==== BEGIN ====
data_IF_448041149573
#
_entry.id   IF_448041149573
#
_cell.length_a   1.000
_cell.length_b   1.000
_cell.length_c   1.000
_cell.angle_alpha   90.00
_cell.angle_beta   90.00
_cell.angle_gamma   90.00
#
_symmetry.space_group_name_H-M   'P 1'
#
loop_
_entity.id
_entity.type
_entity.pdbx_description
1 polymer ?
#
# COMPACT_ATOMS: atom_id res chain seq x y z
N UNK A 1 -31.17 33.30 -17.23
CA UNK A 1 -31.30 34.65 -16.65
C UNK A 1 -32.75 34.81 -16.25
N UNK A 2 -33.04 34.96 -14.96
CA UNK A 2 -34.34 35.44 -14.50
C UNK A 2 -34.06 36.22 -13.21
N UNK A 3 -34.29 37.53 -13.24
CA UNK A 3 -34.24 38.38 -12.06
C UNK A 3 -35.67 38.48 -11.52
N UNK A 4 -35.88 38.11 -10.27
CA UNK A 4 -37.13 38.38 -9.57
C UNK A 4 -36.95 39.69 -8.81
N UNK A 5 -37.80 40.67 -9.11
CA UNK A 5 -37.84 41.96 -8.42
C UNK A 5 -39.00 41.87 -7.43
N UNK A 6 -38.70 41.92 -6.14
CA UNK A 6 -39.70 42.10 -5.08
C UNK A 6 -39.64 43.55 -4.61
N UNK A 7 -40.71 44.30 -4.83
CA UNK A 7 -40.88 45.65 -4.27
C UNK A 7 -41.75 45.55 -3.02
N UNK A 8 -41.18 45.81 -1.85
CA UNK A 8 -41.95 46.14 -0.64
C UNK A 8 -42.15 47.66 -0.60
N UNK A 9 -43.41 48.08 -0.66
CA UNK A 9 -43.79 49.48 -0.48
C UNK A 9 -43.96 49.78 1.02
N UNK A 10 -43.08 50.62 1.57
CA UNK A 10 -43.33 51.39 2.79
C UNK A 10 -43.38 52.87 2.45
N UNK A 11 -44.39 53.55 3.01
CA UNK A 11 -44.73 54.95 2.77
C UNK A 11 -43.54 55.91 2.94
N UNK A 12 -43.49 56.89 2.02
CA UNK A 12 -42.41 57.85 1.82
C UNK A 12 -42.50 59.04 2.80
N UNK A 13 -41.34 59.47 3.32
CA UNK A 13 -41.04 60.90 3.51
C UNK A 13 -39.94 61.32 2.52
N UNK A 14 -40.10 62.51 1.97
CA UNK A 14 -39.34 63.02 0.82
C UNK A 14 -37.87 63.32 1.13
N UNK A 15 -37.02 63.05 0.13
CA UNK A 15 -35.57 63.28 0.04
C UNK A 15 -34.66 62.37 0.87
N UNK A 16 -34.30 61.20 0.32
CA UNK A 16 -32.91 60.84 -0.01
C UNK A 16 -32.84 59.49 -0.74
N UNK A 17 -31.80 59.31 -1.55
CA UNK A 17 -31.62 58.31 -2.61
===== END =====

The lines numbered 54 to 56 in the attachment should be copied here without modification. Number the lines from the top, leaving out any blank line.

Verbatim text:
N UNK A 12 -43.49 56.89 2.02
CA UNK A 12 -42.41 57.85 1.82
C UNK A 12 -42.50 59.04 2.80